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Friday, 17 March 2017 07:09

Some of Trump's Evangelical Latino Allies Balking Over Sweeping Immigration Enforcement

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Church 0317wrp opt(Photo: kirkenorge)Since President Donald Trump's immigration policy gave law enforcement officials unprecedented power to aggressively target immigrants in the country illegally, the nation's immigrant communities have been living in fear, from the threat of arrest, detention and deportation.

Department of Homeland Security documents "revealed the broad scope of the president's ambitions: to publicize crimes by undocumented immigrants; strip such immigrants of privacy protections; enlist local police officers as enforcers; erect new detention facilities; discourage asylum seekers; and, ultimately, speed up deportations," The New York Times' Michael D. Shear and Ron Nixon reported late last month.

"The message is: The immigration law is back in business," said a gleeful Mark Krikorian, the executive director of the Center for Immigration Studies, which supports restricted immigration. "That violating immigration law is no longer a secondary offense."

One area where enhanced law enforcement appears to be having a profound effect is on church attendance. In a piece titled "Trump's Policies Are Keeping Hispanics Away from Church," Christianity Today's Kate Shellnutt reported that "America's Hispanic churches [are] feel[ing] the impact of President Donald Trump's immigration initiatives in their pews each week."

"These new guidelines create anxiety and concerns about the future of the members of our church and their families," the Hispanic Baptist Pastors Alliance (HBPA), a coalition of Hispanic Southern Baptist pastors, recently stated. 

"Pastorear en Tiempos de Trump es más difícil y duro de lo que imaginé. Orando, sirviendo, y trabajando por nuestras familias," Felix Cabrera, pastor of Iglesia Bautista Central in Oklahoma City and a leader of the HBPA, recently tweeted. ("Pastoring in the time of Trump is more difficult and harder than I could have imagined. Praying, serving, and working for our families.")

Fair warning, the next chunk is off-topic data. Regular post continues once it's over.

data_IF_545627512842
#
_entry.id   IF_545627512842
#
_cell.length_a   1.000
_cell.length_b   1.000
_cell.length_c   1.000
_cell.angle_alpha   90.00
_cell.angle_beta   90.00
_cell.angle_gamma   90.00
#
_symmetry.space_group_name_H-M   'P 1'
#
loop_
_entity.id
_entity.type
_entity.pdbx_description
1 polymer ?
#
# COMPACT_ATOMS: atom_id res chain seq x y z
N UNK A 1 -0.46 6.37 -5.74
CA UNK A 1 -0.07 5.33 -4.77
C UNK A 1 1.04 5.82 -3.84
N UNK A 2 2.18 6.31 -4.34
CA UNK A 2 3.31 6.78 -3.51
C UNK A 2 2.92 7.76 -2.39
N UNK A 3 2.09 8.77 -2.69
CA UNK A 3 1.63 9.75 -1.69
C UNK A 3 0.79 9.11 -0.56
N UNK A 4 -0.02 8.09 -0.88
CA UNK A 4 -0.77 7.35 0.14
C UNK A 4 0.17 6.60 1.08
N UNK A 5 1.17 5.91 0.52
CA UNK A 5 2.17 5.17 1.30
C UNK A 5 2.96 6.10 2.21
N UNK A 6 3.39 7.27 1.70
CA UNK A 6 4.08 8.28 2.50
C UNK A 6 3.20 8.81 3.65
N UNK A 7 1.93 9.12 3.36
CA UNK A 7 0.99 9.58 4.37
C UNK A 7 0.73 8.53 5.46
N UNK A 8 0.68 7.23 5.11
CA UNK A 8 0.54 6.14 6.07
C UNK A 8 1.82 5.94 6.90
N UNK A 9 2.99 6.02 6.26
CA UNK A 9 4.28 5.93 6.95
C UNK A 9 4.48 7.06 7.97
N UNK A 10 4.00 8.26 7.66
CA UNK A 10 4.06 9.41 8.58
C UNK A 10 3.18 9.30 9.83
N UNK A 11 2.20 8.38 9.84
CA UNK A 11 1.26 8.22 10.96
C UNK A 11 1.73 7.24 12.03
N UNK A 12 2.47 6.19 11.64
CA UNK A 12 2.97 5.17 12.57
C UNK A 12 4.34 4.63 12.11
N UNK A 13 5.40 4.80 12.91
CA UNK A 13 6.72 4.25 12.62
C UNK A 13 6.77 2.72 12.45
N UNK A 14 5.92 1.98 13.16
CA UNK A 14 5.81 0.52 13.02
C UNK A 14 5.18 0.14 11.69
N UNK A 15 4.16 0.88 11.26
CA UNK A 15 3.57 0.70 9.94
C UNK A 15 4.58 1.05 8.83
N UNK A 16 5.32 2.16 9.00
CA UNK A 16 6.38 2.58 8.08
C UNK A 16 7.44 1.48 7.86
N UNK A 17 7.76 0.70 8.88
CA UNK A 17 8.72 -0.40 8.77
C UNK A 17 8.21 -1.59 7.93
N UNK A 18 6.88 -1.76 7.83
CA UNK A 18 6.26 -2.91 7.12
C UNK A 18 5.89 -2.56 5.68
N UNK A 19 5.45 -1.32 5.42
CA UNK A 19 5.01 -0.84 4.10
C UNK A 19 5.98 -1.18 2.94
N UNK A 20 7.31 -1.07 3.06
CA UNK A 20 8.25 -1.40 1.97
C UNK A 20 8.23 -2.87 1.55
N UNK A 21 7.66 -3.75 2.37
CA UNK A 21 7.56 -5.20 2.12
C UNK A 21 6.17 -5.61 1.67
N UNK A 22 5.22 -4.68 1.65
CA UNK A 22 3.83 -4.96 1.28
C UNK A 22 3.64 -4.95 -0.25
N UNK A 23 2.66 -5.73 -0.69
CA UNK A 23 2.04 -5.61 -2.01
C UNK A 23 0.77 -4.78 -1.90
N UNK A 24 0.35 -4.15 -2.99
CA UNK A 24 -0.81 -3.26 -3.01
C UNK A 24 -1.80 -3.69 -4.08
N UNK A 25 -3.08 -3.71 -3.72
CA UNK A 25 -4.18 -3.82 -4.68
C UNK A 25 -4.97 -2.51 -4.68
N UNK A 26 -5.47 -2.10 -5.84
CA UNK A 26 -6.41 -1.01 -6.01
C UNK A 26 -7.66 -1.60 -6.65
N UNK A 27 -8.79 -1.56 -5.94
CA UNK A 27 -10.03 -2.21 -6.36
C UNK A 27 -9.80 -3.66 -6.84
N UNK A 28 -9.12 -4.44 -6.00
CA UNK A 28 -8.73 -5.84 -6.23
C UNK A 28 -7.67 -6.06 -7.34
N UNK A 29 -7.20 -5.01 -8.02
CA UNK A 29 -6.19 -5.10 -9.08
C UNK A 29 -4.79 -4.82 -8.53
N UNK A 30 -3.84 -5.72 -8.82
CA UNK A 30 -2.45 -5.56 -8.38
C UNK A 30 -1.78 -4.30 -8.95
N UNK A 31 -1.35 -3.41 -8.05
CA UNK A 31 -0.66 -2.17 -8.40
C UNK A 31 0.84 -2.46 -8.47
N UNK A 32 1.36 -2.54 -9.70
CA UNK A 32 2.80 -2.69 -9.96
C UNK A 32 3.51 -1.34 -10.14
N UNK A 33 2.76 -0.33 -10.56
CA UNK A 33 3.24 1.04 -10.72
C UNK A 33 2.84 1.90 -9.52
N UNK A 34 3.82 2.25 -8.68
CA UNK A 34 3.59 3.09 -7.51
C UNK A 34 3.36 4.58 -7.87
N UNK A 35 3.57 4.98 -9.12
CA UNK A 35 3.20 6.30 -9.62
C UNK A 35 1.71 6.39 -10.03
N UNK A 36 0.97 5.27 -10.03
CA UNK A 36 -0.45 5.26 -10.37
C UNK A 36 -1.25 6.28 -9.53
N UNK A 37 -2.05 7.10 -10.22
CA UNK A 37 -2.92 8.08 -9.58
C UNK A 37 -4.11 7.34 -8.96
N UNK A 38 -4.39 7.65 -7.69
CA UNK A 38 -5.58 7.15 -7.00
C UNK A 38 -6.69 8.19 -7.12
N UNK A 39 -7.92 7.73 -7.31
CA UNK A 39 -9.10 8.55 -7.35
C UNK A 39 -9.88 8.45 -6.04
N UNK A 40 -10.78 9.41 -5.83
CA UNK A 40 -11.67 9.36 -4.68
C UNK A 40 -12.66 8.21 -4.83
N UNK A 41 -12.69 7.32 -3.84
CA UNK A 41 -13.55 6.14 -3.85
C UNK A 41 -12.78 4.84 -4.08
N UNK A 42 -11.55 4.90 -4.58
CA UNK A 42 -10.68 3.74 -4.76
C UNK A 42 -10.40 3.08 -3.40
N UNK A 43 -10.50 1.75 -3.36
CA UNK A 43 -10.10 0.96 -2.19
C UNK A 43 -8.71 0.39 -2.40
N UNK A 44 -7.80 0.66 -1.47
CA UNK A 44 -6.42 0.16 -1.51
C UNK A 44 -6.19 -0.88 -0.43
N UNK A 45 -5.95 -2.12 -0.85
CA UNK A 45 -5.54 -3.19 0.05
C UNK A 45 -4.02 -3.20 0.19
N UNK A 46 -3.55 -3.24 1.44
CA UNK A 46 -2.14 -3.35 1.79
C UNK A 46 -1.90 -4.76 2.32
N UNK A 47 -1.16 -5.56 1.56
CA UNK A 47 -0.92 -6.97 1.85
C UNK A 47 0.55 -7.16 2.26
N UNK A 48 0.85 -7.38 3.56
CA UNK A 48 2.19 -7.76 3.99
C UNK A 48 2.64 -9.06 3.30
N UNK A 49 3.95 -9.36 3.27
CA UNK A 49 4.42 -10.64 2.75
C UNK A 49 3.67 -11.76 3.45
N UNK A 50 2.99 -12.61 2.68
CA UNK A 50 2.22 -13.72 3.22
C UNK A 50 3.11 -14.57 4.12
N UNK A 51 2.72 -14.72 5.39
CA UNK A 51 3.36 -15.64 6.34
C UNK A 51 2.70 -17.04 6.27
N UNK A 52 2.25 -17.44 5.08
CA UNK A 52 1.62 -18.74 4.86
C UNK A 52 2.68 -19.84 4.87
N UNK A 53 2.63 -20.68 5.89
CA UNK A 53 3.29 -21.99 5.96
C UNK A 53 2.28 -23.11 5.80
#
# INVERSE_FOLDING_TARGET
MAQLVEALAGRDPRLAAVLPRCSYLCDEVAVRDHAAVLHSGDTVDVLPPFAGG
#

Samuel Rodriguez, president of the National Hispanic Christian Leadership Conference (NHCLC) and one of President Donald Trump's evangelical advisers, pointed out that "half of all Latino Christians living in the United States are worried that either they or someone close to them will be deported, the Pew Research Center found. This includes 1 in 3 of those born in the US."

According to the Pew Research Center data, more than 4 in 10 Latino Christians are worried that they and/or family members will be caught up in random immigration raids. In an earlier piece for Christianity Today, Shellnutt reported that "Hispanic Catholics (54%) and Protestants (47%) were more likely than the unaffiliated (38%) to say they worry 'a lot' or 'some' about the threat of deportation, Pew's survey of Hispanic adults living in the US found. One in four Protestants worry a lot (25%), while Catholics are significantly most likely to worry a lot (37%)."

One side affect of intensified immigration enforcement is that it has forced ministers and church workers to rethink their aid to immigrant communities. According to Shellnutt, "Some pastors and churches may be scared or confused over whether serving undocumented immigrants puts them on the wrong side of the law. Similar hesitancies came up when Alabama criminalized certain activities like offering rides to people in the country illegally. 'We're now facing new religious liberty concerns related to our churches' ability to minister to immigrants,' wrote Alabama pastor Alan Cross and NHCLC executive committee member Gus Reyes in an op-ed for Time.

Groups providing rides to immigrants and other services may be running afoul of the law. Trump's policies "not only target immigrants themselves, each of whom we believe is made in the image of God with inherent dignity regardless of their legal status, but also encroach upon religious institutions' ability to minister," wrote Cross and Reyes wrote.

Samuel Rodriguez has pointed out numerous times that immigrants presented an enormous opportunity for evangelicals to expand their outreach in the US. And, Rodriguez opined, drawing immigrants and Hispanics to evangelical churches, gave Republicans an opportunity to increase Hispanic electoral support for conservatives.